Today’s question is whether or not a complaint filed against my professional license will open me up to civil liability and/or monetary payments. So let’s take the first part of that question. Will it open you up to civil liability? Civil liability is essentially somebody filing a lawsuit in state or federal court against you to recoup money or recoup damages. A lot really goes into that, but I’m just going to keep this to a relatively simple and short version. Just because you have a complaint filed against you by a licensing entity does not necessarily open you up to civil liability. There still has to be certain elements of whatever cause of action that somebody is filing against you in state or federal court that they would have to meet to recoup whatever monetary loss that they would have or property loss or such and such. So could it open you up to civil liability? Not necessarily. Although you could end up having kind of like a parallel investigation by somebody that’s looking to file a lawsuit against you. Maybe they hire a private investigator, and that person starts looking into a lot of the same things that a Board or state agency does, and they get a civil lawsuit as a result of that. But just specifically speaking about whether the Board or state agency’s investigation opened you up, no. They’re just looking at whether you violated the administrative code or general statute through that licensing Board or agency and the rules that they have established or have been established by the General Assembly for that.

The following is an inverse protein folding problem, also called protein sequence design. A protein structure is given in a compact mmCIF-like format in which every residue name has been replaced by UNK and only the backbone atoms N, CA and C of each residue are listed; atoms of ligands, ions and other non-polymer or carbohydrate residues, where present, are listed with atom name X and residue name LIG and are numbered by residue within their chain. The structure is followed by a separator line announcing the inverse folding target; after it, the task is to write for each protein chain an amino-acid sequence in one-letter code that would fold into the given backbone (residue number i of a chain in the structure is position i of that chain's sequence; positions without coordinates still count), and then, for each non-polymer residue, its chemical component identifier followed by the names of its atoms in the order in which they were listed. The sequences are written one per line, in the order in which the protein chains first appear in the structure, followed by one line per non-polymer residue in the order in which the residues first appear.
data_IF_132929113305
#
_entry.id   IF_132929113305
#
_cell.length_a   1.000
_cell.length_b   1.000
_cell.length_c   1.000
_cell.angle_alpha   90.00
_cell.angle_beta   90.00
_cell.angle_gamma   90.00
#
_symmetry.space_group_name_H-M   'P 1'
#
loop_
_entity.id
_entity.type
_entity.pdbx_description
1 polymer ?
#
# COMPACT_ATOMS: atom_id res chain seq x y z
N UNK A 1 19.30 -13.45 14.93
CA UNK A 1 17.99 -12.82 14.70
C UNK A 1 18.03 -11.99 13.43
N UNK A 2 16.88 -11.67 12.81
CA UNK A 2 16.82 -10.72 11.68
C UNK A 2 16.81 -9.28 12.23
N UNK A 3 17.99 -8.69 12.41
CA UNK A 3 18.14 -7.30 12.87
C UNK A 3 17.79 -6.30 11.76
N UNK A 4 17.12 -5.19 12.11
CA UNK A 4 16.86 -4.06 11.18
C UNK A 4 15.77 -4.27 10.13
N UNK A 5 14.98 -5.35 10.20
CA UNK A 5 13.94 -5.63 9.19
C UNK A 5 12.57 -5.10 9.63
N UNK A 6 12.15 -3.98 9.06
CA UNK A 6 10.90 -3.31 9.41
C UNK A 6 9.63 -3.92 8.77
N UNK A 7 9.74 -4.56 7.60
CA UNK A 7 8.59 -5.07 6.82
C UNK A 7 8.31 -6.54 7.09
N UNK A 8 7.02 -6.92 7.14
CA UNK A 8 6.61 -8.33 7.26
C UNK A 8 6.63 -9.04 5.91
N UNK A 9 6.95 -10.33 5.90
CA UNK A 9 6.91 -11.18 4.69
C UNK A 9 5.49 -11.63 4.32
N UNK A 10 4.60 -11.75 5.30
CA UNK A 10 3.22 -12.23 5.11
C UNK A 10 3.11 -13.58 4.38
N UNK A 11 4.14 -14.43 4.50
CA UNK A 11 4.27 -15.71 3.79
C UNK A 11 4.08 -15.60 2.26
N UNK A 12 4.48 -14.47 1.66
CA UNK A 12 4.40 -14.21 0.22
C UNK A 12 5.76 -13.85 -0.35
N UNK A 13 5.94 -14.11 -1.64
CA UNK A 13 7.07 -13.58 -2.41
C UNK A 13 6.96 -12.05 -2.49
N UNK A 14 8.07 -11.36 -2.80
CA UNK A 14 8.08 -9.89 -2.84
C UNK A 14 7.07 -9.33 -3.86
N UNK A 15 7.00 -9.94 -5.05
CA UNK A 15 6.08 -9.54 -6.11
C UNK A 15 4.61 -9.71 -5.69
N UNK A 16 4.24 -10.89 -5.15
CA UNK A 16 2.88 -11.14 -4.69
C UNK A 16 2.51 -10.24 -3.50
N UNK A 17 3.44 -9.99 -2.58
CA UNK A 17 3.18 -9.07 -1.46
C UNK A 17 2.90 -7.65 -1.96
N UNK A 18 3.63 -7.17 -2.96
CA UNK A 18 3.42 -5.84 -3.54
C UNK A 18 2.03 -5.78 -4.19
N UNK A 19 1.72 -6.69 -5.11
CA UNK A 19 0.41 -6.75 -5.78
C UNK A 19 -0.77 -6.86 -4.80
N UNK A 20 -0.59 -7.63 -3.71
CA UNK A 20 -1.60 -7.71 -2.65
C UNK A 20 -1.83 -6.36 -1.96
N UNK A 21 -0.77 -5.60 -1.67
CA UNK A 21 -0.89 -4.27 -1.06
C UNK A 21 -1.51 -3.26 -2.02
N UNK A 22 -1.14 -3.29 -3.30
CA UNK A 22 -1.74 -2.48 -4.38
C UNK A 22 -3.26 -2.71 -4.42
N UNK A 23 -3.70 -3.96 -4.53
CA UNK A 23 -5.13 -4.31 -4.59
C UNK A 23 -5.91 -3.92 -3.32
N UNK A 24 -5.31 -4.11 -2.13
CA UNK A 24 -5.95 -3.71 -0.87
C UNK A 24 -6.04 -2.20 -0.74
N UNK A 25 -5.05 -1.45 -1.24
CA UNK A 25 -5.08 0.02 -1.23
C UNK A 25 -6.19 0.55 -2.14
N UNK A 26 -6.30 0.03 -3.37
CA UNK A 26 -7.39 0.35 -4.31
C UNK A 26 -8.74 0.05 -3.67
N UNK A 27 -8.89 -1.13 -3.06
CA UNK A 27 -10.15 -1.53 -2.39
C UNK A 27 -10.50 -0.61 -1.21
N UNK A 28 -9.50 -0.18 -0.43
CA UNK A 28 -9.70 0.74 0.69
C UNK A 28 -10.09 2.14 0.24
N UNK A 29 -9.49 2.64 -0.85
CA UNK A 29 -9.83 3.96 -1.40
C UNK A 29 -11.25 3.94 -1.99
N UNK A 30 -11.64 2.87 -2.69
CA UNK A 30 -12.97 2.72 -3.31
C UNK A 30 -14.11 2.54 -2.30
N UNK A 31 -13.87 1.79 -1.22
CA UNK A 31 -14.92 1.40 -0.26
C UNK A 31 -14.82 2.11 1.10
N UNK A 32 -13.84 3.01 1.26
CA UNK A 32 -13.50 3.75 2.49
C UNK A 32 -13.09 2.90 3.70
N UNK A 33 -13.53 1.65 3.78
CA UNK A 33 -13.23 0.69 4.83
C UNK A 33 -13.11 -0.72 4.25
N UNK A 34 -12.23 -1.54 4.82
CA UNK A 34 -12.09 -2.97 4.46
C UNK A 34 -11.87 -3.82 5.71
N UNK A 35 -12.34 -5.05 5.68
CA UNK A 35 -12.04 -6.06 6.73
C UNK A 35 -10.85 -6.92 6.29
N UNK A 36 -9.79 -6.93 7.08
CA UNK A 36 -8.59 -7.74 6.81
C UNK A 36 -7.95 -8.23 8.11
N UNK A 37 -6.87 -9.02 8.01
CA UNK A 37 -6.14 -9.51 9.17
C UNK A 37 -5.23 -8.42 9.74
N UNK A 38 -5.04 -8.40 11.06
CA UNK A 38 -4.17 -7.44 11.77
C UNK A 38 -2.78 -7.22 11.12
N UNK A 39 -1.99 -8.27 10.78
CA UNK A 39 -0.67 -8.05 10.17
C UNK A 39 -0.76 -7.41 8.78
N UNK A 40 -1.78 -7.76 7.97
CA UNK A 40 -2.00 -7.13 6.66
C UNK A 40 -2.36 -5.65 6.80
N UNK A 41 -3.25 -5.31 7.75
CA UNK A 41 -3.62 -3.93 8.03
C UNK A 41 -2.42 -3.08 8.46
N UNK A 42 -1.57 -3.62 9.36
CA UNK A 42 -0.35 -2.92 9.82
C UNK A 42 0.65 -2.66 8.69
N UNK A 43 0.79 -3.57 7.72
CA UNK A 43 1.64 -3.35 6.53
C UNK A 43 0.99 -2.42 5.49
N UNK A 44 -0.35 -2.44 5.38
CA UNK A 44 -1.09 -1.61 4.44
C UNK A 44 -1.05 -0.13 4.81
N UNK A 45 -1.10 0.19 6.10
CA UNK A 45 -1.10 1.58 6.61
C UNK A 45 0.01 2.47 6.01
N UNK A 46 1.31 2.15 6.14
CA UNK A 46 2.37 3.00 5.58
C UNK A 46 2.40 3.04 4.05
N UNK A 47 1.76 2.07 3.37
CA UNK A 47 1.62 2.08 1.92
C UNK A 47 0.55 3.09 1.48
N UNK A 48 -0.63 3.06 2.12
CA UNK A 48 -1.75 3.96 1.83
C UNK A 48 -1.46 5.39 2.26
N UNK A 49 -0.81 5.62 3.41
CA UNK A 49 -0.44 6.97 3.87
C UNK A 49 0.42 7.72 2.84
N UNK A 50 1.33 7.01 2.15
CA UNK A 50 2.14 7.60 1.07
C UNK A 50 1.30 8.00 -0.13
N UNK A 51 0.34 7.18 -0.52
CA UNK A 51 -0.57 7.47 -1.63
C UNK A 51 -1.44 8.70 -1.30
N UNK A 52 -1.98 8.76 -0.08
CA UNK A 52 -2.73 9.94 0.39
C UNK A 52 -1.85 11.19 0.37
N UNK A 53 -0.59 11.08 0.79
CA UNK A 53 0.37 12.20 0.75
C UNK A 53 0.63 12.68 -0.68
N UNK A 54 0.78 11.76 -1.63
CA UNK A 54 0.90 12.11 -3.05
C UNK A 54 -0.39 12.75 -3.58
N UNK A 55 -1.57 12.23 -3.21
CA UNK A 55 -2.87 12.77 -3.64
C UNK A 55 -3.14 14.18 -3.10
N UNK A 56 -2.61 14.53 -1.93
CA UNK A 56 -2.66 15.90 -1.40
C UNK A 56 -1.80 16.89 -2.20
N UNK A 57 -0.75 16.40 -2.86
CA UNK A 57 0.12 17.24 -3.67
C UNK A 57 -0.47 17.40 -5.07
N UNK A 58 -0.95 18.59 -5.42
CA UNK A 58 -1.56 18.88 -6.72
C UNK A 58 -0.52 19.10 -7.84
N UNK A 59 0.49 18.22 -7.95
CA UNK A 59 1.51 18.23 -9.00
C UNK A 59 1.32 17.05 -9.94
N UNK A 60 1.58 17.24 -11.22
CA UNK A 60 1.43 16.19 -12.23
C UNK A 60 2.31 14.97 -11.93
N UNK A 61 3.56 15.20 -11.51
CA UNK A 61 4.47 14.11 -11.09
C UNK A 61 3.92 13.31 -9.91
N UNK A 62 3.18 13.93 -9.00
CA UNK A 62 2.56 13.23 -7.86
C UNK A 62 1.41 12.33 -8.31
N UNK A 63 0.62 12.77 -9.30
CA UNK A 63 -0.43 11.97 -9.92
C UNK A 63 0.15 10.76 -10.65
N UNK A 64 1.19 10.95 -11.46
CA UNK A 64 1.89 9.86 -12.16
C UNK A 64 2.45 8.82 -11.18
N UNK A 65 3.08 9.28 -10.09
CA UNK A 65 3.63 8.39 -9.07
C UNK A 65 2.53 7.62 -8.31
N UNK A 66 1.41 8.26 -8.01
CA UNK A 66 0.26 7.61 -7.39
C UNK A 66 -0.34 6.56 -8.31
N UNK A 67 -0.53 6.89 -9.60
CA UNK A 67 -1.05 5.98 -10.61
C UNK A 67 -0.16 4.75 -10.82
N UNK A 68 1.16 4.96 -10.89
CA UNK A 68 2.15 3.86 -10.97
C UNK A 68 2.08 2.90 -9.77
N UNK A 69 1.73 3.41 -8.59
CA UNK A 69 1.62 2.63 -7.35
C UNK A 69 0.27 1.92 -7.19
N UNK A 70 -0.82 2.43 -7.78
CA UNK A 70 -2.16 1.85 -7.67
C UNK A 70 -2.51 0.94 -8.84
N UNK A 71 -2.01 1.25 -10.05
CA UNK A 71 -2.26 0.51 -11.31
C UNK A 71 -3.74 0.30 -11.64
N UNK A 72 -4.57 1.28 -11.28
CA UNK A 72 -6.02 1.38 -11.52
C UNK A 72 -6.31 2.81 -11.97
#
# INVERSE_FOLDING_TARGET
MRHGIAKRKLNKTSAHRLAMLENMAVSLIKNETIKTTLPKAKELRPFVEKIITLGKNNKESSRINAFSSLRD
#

Moving on to the second part of the question concerning monetary compensation, within the scope of the licensing entity, if a violation of a general statute or administrative code is found, a Board or licensing agency can impose fines, court costs, and request attorney’s fees. They can also seek that you repay restitution. That could be part of what’s called a consent order. That is pretty common. And honestly, if there was a situation where someone who made a mistake and someone came up missing, or someone who didn’t make a mistake and they defrauded somebody or intentionally stole from somebody, and the licensing entity became aware of that, one of the things that they would probably impress upon the licensee is that the money needs to go back to the client. And that, like I said, could be part of a consent order as well.